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Mount Rainier elevation change
This map shows the elevation change of Mount Rainier glaciers between 1970 and 2016. The earlier observations are from USGS maps, while the recent data use the satellite stereo imaging technique. Glacier surface elevations have dropped more than 40 meters (130 feet) in some places. (University of Washington Photo / David Shean)

Elevation readings captured by satellites confirm that glaciers in the western United States are fading away at a worrisome rate.

The fade-out isn’t a surprise, considering the rise in global mean temperatures that’s ascribed to climate change. The new twist has to do with how the measurements were made.

University of Washington researcher David Shean looked back at satellite readings that have been amassed in databases, plus fresh readings that are being taken by DigitalGlobe’s constellation of GeoEye and WorldView satellites.

An analysis of the data, facilitated with NASA’s Ames Stereo Pipeline software, produces a 3-D elevation model of mountainous terrain. The method supplements other techniques to estimate glacier size, including area measurements based on aerial imagery and depth measurements made using stakes in the snow.

The result is a year-by-year record tracing the ups and downs of a glacier.

“I’m interested in the broad picture: What is the state of all of the glaciers, and how has that changed over the last 50 years?” Shean, who is now a research associate with the UW’s Applied Physics Laboratory, said today in a news release.

Shean is due to present his findings at Seattle’s Washington State Convention Center on Sunday during the Geological Society of America’s annual meeting.

Mountain glacier map
Satellite readings are being collected for all the shaded areas in late spring and late fall. Mountain glaciers are shown in blue. (UW Graphic / David Shean)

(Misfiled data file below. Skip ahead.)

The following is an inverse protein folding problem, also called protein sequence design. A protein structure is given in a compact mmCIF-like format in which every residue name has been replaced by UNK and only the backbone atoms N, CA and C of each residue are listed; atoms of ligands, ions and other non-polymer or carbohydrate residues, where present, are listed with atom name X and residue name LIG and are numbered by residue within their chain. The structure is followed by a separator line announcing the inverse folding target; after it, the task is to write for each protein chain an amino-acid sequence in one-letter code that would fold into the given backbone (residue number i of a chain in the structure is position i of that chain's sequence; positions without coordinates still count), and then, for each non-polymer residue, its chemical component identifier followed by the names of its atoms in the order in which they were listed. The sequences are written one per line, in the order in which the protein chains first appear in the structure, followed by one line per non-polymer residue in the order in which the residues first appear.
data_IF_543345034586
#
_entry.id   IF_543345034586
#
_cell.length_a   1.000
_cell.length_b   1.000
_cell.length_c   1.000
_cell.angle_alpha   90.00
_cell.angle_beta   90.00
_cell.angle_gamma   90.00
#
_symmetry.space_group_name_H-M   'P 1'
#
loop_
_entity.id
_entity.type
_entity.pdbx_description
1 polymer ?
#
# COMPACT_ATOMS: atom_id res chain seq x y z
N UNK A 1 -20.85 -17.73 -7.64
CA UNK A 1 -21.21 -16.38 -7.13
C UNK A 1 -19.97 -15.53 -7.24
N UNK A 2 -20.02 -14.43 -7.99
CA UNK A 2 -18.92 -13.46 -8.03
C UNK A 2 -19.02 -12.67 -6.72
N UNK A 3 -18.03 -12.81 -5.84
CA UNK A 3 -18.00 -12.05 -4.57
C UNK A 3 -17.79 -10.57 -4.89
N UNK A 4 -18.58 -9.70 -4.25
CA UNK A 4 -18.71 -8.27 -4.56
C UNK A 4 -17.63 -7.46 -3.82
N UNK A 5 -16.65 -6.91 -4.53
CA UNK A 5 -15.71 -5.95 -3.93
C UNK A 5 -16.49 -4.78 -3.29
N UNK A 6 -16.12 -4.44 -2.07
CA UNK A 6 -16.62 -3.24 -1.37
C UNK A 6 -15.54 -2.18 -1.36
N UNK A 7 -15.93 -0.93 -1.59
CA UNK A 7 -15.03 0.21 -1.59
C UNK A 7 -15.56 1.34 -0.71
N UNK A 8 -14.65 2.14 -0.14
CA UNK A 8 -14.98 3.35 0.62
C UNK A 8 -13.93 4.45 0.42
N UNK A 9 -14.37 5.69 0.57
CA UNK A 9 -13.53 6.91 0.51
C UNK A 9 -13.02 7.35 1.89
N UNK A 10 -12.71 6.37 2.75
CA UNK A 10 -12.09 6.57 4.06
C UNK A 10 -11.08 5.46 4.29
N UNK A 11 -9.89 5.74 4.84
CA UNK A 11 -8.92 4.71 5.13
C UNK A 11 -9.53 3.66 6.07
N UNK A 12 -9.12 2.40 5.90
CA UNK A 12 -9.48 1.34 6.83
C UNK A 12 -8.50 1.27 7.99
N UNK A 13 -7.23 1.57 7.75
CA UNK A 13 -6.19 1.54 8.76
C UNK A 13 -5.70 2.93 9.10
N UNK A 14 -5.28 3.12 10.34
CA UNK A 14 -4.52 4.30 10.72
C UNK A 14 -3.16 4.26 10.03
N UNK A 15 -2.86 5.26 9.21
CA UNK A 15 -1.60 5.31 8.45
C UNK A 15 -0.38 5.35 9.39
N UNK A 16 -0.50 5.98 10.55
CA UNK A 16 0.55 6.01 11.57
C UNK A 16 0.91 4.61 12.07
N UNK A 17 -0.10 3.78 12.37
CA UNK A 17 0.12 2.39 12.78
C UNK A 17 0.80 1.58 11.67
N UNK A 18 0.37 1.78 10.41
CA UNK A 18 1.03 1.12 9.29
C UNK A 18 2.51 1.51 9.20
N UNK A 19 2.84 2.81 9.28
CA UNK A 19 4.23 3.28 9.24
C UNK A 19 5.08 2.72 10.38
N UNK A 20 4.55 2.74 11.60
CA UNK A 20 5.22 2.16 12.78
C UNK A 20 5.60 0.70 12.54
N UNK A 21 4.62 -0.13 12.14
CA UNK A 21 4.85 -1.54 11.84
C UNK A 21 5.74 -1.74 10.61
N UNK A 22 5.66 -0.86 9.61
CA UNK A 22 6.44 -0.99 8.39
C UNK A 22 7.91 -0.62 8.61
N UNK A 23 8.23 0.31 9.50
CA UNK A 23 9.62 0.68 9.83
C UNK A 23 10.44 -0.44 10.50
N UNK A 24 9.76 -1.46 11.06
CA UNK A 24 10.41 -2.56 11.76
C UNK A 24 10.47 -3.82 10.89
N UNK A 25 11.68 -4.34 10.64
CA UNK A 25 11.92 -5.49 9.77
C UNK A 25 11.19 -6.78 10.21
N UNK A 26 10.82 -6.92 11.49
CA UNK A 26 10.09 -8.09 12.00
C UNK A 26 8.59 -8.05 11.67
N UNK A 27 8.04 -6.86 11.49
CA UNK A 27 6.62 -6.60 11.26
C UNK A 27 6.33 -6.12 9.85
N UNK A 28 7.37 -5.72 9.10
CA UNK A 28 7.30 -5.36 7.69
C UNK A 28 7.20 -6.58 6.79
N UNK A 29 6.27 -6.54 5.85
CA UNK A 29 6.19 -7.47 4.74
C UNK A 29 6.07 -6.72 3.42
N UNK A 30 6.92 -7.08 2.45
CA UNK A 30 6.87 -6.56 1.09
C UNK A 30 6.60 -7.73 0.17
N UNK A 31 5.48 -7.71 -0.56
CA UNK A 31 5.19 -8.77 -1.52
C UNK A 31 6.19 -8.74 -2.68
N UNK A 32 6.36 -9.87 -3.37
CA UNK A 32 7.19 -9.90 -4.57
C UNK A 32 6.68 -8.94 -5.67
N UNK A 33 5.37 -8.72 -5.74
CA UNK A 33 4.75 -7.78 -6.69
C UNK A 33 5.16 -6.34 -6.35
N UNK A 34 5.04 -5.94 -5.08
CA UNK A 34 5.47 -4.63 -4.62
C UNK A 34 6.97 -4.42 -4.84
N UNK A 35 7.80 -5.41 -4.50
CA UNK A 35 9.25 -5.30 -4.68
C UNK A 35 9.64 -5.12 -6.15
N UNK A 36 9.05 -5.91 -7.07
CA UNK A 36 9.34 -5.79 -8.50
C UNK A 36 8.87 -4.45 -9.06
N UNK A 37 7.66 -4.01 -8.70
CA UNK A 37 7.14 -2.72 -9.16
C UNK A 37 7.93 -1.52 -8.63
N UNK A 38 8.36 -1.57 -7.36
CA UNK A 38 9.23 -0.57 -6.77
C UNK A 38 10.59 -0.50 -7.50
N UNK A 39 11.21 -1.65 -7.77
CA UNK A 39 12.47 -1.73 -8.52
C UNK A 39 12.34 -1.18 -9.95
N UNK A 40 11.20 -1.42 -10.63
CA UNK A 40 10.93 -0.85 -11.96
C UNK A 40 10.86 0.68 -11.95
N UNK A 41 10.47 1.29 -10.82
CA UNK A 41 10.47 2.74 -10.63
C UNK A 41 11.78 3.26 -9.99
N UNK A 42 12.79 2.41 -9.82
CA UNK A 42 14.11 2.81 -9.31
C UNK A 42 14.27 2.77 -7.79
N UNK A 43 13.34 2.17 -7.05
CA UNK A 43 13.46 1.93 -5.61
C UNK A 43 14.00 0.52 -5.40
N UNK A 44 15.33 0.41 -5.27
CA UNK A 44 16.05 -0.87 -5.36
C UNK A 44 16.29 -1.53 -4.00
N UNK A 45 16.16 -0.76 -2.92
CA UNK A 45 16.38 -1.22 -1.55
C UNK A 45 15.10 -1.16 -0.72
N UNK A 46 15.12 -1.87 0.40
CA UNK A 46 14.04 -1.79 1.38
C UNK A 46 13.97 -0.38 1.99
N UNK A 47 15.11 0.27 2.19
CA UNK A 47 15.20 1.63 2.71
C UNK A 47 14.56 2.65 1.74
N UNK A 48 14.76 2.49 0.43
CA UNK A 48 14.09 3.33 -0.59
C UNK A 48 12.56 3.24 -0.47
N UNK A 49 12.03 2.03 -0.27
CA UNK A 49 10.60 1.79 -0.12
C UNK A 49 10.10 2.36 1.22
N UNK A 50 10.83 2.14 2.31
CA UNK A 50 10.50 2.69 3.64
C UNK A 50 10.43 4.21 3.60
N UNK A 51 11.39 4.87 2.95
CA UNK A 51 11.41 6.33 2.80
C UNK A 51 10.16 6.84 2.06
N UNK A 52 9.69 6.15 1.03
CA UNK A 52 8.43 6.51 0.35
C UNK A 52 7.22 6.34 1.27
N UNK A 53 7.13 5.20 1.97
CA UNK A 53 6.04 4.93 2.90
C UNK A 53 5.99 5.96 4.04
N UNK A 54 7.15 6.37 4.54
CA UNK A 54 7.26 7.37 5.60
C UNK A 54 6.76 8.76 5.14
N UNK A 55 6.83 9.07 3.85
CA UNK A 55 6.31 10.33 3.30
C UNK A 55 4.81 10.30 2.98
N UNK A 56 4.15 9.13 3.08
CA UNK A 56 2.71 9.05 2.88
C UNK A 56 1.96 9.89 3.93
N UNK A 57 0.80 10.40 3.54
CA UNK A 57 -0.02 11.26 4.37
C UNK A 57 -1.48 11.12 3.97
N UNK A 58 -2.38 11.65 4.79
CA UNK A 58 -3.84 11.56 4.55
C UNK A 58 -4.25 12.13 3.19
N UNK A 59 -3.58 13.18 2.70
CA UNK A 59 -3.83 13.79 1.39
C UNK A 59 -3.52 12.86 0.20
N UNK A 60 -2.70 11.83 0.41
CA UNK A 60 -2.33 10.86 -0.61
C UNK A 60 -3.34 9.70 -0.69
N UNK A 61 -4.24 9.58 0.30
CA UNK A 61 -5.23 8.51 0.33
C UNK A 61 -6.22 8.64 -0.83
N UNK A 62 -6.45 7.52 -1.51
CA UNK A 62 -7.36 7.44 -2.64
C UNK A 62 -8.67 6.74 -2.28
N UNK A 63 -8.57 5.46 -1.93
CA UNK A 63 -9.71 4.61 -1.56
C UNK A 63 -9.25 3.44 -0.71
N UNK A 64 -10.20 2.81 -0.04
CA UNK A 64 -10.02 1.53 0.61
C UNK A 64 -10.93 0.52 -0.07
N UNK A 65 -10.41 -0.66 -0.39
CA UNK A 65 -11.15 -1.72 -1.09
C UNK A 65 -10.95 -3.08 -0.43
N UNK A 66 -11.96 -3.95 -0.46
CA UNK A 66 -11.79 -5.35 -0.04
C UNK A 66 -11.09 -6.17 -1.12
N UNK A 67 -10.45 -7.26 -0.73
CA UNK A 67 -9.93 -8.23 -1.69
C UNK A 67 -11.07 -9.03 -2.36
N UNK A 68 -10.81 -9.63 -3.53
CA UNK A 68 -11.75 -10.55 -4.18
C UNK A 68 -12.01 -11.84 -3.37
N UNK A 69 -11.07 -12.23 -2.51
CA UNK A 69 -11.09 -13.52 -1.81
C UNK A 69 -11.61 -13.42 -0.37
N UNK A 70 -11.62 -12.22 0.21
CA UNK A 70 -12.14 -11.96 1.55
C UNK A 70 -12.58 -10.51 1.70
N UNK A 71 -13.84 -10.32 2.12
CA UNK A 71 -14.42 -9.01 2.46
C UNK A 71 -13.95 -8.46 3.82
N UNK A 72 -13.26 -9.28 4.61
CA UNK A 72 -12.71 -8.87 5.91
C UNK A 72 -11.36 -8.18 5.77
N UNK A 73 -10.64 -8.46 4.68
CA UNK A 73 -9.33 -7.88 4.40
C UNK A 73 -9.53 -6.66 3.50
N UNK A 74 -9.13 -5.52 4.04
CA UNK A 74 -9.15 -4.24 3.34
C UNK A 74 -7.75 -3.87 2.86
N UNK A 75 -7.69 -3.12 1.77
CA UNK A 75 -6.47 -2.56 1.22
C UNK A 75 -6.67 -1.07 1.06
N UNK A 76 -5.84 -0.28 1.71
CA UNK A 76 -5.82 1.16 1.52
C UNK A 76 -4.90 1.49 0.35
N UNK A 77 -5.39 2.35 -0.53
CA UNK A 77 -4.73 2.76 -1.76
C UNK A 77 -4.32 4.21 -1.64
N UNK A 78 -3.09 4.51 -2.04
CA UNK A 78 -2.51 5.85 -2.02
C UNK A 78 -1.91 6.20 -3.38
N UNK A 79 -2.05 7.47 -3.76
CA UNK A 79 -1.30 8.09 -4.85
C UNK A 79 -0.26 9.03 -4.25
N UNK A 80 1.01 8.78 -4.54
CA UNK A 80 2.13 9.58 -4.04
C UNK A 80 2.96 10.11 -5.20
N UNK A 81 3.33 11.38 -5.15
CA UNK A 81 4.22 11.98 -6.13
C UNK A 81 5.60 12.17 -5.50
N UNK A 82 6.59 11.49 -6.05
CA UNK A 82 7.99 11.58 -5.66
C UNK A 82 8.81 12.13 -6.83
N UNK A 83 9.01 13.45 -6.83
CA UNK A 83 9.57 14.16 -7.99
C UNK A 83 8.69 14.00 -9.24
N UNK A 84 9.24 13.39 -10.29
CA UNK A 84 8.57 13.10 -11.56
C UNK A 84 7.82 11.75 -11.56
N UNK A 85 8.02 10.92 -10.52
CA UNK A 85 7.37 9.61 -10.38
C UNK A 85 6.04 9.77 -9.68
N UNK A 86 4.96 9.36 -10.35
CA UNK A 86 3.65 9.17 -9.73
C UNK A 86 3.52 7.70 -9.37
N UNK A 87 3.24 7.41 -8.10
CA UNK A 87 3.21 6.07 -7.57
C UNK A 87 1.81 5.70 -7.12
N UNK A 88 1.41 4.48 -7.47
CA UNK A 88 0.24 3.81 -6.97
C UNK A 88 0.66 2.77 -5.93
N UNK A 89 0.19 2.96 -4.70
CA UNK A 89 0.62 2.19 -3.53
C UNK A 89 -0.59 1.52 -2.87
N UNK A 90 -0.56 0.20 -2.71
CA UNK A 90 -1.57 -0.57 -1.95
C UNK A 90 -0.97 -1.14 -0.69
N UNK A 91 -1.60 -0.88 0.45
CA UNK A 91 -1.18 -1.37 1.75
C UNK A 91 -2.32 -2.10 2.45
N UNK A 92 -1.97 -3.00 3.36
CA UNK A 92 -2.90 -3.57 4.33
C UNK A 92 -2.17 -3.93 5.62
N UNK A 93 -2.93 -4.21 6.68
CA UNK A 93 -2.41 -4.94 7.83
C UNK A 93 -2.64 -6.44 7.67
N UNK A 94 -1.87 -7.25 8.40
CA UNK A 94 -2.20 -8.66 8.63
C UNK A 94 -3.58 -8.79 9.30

Thanks to the fresh data, the satellite elevation readings can provide a twice-yearly assessment of roughly 1,200 mountain glaciers in the Lower 48 states, down to a resolution of about a foot. Most of the glaciers are in Washington state, and Shean is paying special attention to Mount Rainier.

He estimates that Mount Rainier has lost about a cumulative total of 900 million cubic yards of ice since 1970. If that volume could be distributed evenly across all of Rainier’s glaciers, it would amount to the disappearance of a 25-foot-deep layer of ice.

Of course, the ice loss isn’t distributed evenly. Lower-elevation glaciers have been especially hard hit.

“There are some big changes that have happened, as anyone who’s been hiking on Mount Rainier in the last 45 years can attest to,” Shean said. “For the first time we’re able to very precisely quantify exactly how much snow and ice has been lost.”

Mount Rainier’s level of loss is consistent with what readings from the other glaciers are showing, Shean said.

The comprehensive snapshots of glacial elevation should help resources planners anticipate what’s coming in the decades ahead, and how to plan accordingly.

“We want to know what the glaciers are doing and how their mass is changing, but it’s important to remember that the meltwater is going somewhere. It ends up in rivers, it ends up in reservoirs, it ends up downstream in the ocean. So there are very real applications for water resource management,” Shean said. “If we know how much snow falls on Mount Rainier every winter, and when and how much ice melts every summer, that can inform water resource managers’ decisions.”

Co-authors of the research that Shean will present at the GSA meeting include Anthony Arendt, Erin Whorton, Jon Riedel and Andrew Fountain. The work was funded by the National Park Service, the U.S. Geological Survey and NASA.

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